General STURGIS. No, sir. It was not authorized under any act, but the Army has the administrative authority to do that, sir.

Senator McCLELLAN. It is just under administrative order?

General StU'RGIS. Yes, sir. I was authorized that deputy by the Army.

Senator McCLELLAN. I wondered whether that is a part of the program of unification and reorganization.

General STURGIS. No, sir. This is purely a change in organization that I instituted myself in order to handle this situation. I therefore have made Major General Robinson responsible for all construction, military and civil, together with the real-estate functions which is very important. The same organization used for civil works over the years is exactly the organization used for military construction, except our offshore construction where we have separate divisionsone, the Mediterranean Division with headquarters at Casablanca and the other our Eastern Ocean Division with headquarters at Richmond,

Va. Otherwise, the organization is the same. But of course many of the key people in these offshore organizations were drawn from experienced people whom we knew in our civil works organization and who will go back into that organization.

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Senator McCLELLAN. Let me ask this: You spoke of, in your military operations, the expanded construction program we now have. It has been necesesary for you to draw from the civil-works program the experienced men that are now needed to do the military construction!

General STURGIS. I cannot emphasize that too strongly in answering “Yes” to that question.

Senator MCCLELLAN. In other words, if we did not have the opportunity to train and provide the experience in the civil-works program, you would find it difficult in times of emergency or in time of largely expanded military construction to find the trained personnel that would be needed to do it?

General STURGIS. That is exactly true. You might say we could never undertake with speed, dispatch, and efficiency the construction of the great Northern Air

Force Base at Thule, Greenland, had it not been for our Civil Works Division.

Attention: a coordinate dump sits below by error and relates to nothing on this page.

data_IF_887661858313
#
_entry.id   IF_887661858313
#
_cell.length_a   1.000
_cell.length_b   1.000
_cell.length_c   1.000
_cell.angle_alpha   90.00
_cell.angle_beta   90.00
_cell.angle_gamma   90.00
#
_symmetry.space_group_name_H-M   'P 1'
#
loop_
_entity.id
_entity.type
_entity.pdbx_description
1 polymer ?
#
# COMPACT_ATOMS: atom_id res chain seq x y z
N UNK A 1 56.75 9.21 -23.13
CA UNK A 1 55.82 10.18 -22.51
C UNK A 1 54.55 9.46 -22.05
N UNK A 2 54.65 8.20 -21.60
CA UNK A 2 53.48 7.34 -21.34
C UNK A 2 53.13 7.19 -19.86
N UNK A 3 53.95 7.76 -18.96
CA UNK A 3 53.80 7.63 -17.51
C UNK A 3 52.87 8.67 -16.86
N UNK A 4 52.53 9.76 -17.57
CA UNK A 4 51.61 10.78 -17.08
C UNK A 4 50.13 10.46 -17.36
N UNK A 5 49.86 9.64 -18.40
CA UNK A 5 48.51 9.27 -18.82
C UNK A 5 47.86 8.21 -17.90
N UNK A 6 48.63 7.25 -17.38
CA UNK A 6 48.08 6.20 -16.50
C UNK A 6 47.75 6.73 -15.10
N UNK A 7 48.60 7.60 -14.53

Senator MCCLELLAN. I have frequently argued that the civil-functions development of our water resources under the Corps of Engineers did provide a training field and opportunity to develop experienced and competent people who could be called on in time of war and whose experience would be of inestimable value in time of emergency. Whereas, if the construction of rivers and harbors and flood control and other such civil works were under some other agency, then the Corps of Engineers would be stripped of the opportunity now provided under our present system to train its personnel and have it ready and available for emergency service.

General STURGIS. I cannot overemphasize the factual correctness of that statement, Senator. I might say that these individuals are experienced in governmental procedures so that the war load can be assumed immediately; tomorrow, if necesesary. Furthermore, many of them are trusted people who have top secret clearance and secret clearance as far as classification is concerned and work on plans that otherwise they could not do if in another department of Government.

We undertook in World War II projects before Pearl Harbor to supply to the Pacific, through Christmas Island, all those airbases. That made our tenuous supply line to the Pacific finally stand up before the Japanese attack. That was construction done by the Corps of Engineers, Civil Works, before Pearl Harbor occurred. That same thing is true today.

Senator MCCLELLAN. Thank you.


General STURGIS. At the same time, I decentralized a high degree of authority to my deputies fully commensurate with their responsibilities. For myself I retained the decisive power in all vital issues, and the general management of the corps with respect to economy and efficient administration, including long-range planning and the im



portant function of determining policies. While this has naturally operated to remove the chief from a detailed knowledge of daily operations in Civil Works, major civil-works matters are constantly brought to my attention by the Deputy for Construction or the Assistant Chief for Civil Works, and I follow through personally on matters brought to my attention by Members of Congress and civil leaders.

Under this new organization, important advantages have accrued. I am freer to assist the Secretary of the Army and to contact the Secretaries of other Departments associated in the development of water resources; I can devote my attention to the evolvement of sounder water resources policies at a time when they are under public scrutiny; and I am much more at liberty to visit our field activities and go over our enginering problems on the ground. Above all, I am able more readily to obtain the thinking of, and maintain contact with, local people and civic leaders in all parts of the country.

Complementary to the streamling of the top-command echelon, we have sought to streamline our entire system of control. We recognized the natural trends of a big governmental organization, such as the Corps of Engineers, to seek to avoid repetition of mistakes by field offices through concentrating more and more authority in Washington, thus laying the basis for an inflexible bureaucracy.